Greek mythology

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Titans: The Elder Gods--Children of Gaea and Uranus

Produced Uranus without a mate, then married him and gave birth to the other Titans.
Son and husband of Gaea.
Castrated Uranus at Gaea's suggestion and became Top God. Married his sister, Rhea. For safety's sake, he ate each of his own children (he remembered how he had treated his father/brother!). Rhea fed him a rock instead of Zeus, so Zeus survived and then defeated Cronus and the rest of the Titans. Cronus fled to Italy and hid in the Witness Protection Program under the name of Saturn, giving rise to the Saturnalia, which was the predecessor feast of Christmas (much toned down, of course!).
Sister and wife of Cronus.
Oceanus Father of 3,000 nymphs.
Wife of Oceanus.
Sun god. Married his sister, Thea. Their children are Helius (the sun), Selene (the moon), and Eos (the dawn).
Goddess of memory and mother of the Three Muses.
Goddess of justice and order, and mother of the Fates.
Father of Prometheus, Epimetheus, Menoetius, and Atlas by Clymene.
Prometheus deserted the Titans and fought for Zeus; gave humans lots of gifts, especially fire. Epimetheus was stupid and opened Pandora's Box; he may have helped Prometheus create human beings. Atlas led the Titans against Zeus.
God of intelligence and father of Leto.
Father of Pallas, god of wisdom. One story says Pallas tried to rape Athena; she killed him and turned his skin into the "aegis," a protective cloak or shield.
Original moon goddess, wife of Coeus and mother of Leto.
Goddess of wisdom and knowledge. Mother of Athena. Zeus ate Metis so that she couldn't have a second child; she delivered Athena inside Zeus' head; Hephaestus hit Zeus with an ax to relieve his headache, and out sprang Athena, fully armed and ready for battle.
Mother of Aphrodite.

The Olympians: Children of Zeus; Overthrew the Titans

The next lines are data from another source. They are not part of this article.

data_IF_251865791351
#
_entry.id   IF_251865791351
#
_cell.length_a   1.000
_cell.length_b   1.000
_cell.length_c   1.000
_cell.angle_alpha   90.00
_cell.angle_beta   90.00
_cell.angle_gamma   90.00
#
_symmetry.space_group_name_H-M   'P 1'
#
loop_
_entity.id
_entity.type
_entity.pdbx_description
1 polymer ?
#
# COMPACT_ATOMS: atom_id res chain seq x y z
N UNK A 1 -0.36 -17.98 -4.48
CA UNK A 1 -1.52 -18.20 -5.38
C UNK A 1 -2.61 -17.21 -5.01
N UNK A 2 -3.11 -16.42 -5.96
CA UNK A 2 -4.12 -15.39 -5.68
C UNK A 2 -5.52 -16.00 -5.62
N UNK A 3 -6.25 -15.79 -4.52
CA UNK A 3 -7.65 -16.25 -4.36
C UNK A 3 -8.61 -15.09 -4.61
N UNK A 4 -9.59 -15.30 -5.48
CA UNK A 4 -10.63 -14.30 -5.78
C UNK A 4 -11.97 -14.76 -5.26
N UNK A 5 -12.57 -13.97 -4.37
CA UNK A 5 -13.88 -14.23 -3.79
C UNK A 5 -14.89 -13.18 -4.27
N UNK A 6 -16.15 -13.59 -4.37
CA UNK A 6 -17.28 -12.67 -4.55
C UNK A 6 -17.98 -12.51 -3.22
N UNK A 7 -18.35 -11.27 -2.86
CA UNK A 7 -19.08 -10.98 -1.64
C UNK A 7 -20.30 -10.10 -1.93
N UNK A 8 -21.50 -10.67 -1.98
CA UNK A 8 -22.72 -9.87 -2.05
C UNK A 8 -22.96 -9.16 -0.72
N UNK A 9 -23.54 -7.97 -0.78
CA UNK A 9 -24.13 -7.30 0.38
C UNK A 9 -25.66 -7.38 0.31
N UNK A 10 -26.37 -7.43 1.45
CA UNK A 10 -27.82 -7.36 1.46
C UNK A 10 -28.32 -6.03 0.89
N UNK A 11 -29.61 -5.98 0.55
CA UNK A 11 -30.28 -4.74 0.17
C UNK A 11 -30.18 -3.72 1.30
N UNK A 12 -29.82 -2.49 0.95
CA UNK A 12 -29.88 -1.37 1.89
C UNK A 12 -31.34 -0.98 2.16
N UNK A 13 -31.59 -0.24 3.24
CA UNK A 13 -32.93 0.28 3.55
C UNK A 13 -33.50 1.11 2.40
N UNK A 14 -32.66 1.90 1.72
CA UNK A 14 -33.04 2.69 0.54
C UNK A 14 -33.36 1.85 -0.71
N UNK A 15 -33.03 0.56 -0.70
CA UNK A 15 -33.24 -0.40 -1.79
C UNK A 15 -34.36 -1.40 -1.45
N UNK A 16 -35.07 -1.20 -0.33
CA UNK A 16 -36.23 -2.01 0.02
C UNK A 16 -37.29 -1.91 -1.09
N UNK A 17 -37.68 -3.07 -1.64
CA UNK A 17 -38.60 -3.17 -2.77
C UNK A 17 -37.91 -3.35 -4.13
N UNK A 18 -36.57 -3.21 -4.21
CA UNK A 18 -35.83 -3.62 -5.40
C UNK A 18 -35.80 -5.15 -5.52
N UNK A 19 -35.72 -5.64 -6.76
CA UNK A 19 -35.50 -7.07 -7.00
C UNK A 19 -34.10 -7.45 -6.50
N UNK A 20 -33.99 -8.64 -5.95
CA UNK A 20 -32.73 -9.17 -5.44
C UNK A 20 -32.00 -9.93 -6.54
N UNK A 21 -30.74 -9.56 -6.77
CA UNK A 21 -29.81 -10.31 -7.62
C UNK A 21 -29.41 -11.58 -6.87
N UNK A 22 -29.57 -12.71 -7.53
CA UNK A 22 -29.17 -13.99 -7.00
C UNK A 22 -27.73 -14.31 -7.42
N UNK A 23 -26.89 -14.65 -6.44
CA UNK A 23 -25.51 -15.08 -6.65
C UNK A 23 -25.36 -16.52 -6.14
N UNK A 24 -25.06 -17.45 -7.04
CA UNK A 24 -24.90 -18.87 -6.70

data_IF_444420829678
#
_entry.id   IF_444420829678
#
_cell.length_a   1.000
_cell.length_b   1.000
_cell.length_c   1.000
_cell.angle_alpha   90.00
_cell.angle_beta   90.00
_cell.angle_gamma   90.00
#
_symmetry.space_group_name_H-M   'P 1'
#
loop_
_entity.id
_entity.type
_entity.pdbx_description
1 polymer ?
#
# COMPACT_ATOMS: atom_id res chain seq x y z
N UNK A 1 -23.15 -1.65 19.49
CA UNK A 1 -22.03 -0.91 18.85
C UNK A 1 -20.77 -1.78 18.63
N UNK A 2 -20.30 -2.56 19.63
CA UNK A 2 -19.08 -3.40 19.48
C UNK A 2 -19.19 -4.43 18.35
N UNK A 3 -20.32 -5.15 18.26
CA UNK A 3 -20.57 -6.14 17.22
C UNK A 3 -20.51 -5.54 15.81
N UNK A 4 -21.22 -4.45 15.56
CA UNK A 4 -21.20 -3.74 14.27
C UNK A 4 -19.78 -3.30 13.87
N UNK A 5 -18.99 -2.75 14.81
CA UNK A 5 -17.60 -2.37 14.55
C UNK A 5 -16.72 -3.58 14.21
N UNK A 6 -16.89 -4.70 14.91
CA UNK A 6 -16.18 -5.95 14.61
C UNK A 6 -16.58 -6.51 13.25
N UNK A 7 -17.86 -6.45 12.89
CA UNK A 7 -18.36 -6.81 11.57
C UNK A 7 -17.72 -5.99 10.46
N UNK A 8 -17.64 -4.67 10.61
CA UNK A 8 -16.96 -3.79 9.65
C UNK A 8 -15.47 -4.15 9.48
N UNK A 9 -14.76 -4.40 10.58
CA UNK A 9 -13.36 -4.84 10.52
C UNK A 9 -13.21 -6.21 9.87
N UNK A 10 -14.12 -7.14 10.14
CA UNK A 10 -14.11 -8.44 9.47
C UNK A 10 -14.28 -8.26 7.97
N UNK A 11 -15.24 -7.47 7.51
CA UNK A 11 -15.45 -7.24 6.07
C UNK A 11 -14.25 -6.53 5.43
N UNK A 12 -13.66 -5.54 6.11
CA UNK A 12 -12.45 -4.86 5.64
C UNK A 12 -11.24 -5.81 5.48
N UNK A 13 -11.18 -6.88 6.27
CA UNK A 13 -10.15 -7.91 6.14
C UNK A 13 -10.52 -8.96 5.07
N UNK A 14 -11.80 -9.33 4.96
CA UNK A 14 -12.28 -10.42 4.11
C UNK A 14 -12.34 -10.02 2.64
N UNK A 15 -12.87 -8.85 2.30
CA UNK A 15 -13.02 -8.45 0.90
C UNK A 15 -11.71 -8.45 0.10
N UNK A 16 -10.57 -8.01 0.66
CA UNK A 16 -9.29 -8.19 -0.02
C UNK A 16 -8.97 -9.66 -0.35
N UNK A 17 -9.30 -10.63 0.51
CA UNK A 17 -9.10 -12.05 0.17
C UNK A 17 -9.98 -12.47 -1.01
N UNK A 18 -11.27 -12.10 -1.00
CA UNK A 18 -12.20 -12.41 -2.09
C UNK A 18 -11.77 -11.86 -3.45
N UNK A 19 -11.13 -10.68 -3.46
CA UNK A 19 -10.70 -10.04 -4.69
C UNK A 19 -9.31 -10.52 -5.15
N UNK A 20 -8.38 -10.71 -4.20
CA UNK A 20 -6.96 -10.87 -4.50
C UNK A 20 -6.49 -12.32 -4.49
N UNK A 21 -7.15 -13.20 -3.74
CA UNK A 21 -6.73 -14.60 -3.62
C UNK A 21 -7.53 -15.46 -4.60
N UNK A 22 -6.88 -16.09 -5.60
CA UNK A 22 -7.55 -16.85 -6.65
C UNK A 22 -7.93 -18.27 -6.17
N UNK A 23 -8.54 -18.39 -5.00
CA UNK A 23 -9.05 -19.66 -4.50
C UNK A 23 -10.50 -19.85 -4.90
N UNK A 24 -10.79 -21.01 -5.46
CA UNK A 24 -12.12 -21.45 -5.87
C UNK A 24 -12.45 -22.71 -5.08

Became Top God by winning a lottery with Poseidon and Hades, his brothers.
Poseidon God of the sea.
God of the underworld. Not to be confused with Thanatos, the god of death.
A virgin and goddess of the hearth.
Zeus' wife and sister; married him after he raped her. Goddess of marriage (!). She led an unsuccessful rebellion against Zeus. [Goddess of Divorce Court?]
God of war. Son of Zeus and Hera. Disliked by both of them. Committed adultery with Aphrodite.
Daughter of Zeus and Metis. Zeus swallowed Metis after impregnating her; their daughter sprang forth from the forehead of Zeus full-grown and clothed in armor. A virgin goddess. Parthenos: Greek for "virgin." The Parthenon was a temple in Athens dedicated to her.
Son of Zeus and Leto. God of medicine, music, light, truth, the sun...
Goddess of love, desire and beauty. One story says that when Cronus castrated Uranus and tossed his severed genitals into the sea, Aphrodite then arose from the sea foam on a giant scallop and walked to shore in Cyprus.
Son of Zeus and Maia. The messenger of the gods and the god of thievery and commerce.
Apollo's twin sister. Goddess of wild things and of the hunt.
Ugly and lame (maltreated by his father, Zeus, or his mother, Hera, or both). God of fire and forge. Married to Aphrodite!


The Romans pretty much matched up their gods and goddesses with the Greek collection:

Cronus = Saturn
Zeus = Jupiter/Jove
Hera = Juno
Ares = Mars
Aphrodite = Venus
Athena = Minerva
Hephaestus = Vulcan
Poseidon = Neptune
Hermes = Mercury

"As the sky god, Zeus had easy access to the women of the world and took full advantage of it. Also, his power as a supreme god made him difficult to resist. Prior to his marriage to Hera he was married first to Metis, then Themis. He was interested in Demeter but she resisted him. His third wife was Mnemosyne. He was involved with Leto shortly before his marriage to Hera. The list of lovers after his final marriage, to Hera, is considerable: Europa, Io, Semele, Ganymede (a boy), Callisto, Maia, Metis, Dione, Danae." [1] He also deceived Almenes, a mortal woman, and fathered Hercules on the same night her husband fathered Hercules' twin, Iphicles (two fathers, two sons, same mother).

What is missing in the Jewish creation story: sex, marriage, adultery, rape, incest, murder, warfare, jealousy, etc.

  • Note well: This is not a supremely reliable guide to Greek/Roman mythology--there are conflicting stories in the tradition.